Promoting a business idea is fairly difficult. Millions upon millions start new ventures, becoming overnight entrepreneurs in the hopes that their services, innovations and ultimately, their chutzpah, can pave the way to an established (and profitable) business.
It is hard to get noticed in a crowd of look-alike, sounds-similiar, hasn’t-that-been-done-before operations that are competing for the same almighty dollar.
Entrepreneur.com provides a framework from which to build your business house, starting with a piece of the foundation: The Name of Your Business.
Coming up with a name is much harder than it appears. It expresses something about the owner (in my opinion) and can convey alot in one word or moniker. As this designer states:
Gerald Lewis, whose consulting firm, CDI Designs, specializes in helping retail food businesses, uses retail as an example. “In retailing,” Lewis explains, “the market is so segmented that [a name must] convey very quickly what the customer is going after. For example, if it’s a warehouse store, it has to convey that impression. If it’s an upscale store selling high-quality foods, it has to convey that impression. The name combined with the logo is very important in doing that.” So the first and most important step in choosing a name is deciding what your business is.
Is your business built to expand into a variety of markets? Are you likely to change over to a new niche?
From the same article:
Specific names make sense if you intend to stay in a narrow niche forever. If you have any ambitions of growing or expanding, however, you should find a name that is broad enough to accommodate your growth. How can a name be both meaningful and broad? Master makes a distinction between descriptive names (like San Pablo Disk Drives) and suggestive names.
Also, do you plan to be a international business? Does your name translate well across the pond in the Czech Republic? (Remember the name Pinto in Brazilian slang meant, “tiny male genitals.”) Those type of concerns can crop up in making a business.
Can your name be established as the dominant brand? (Can you also take an ordinary word, word bit or misspelled version of a word and turn it into a brand that sells?) These are questions to ask yourself before settling on a name.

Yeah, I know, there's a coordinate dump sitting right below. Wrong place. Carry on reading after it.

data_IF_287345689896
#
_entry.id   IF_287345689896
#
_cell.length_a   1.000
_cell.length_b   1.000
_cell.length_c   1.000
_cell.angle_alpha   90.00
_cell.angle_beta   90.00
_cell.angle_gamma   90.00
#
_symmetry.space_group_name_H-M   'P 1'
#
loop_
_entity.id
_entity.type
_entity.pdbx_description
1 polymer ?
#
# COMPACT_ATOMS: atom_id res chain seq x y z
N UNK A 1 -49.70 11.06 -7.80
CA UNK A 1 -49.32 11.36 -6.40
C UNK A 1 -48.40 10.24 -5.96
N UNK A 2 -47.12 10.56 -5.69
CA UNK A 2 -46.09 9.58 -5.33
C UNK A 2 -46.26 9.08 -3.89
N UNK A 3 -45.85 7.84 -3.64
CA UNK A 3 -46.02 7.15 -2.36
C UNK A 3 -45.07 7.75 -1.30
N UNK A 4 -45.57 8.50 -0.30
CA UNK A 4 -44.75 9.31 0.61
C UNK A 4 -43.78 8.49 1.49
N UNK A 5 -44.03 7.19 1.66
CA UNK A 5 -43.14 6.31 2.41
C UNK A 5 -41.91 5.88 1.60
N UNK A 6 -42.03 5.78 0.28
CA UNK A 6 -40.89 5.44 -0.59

Closely related is the Design of a Logo. People are visual creatures and attach good logos to quality operations. A fellow blogger, and successful graphic designer, David Airey has a portfolio of top-quality designs for clients of his. David gives his basic rules for a good logo:
There are four critical elements that can be seen in every great logo design:
- It must be describable
- It must be memorable
- It must be effective without colour
- It must be scalable i.e. effective when just an inch in size
Points 1 and 2 go hand in hand, because if you can’t describe what a logo looks like then how will you be able to remember it?
Point 3 is important because colour is secondary to the shape. Adding colour to your logo should be left to the very end of the process, because if the mark doesn’t work in black only, no amount of colour will rescue the design.
Point 4 is vital for things such as office stationery (pens, pin badges etc.). All those little things that people often forget about.
David points to things people rarely dream of in starting up a business. Pens, badges? Can I describe the logo to a friend? (In case my friend wants to go to the place – maybe driving directions require looking for a unique logo or signage?)
Experts abound on the best way to get your business running well. Marketing plans, business plans, facility design, cross-marketing, product expertise and the list goes on, but if you don’t do the name well, how can the rest of the plan work like a well-oiled machine?
The path to a good business might not always lie in the products or services (though indeed, it should be) but in the name, logo and colorful nature of the branding of such a business. While you can pay people for the idea to create, what’s in a name, don’t be too afraid to try quirky words, dictionaries, web searches (for eliminating well-used potentials) and just your vision as a potential millionaire to create the final word in your field: the business name and logo.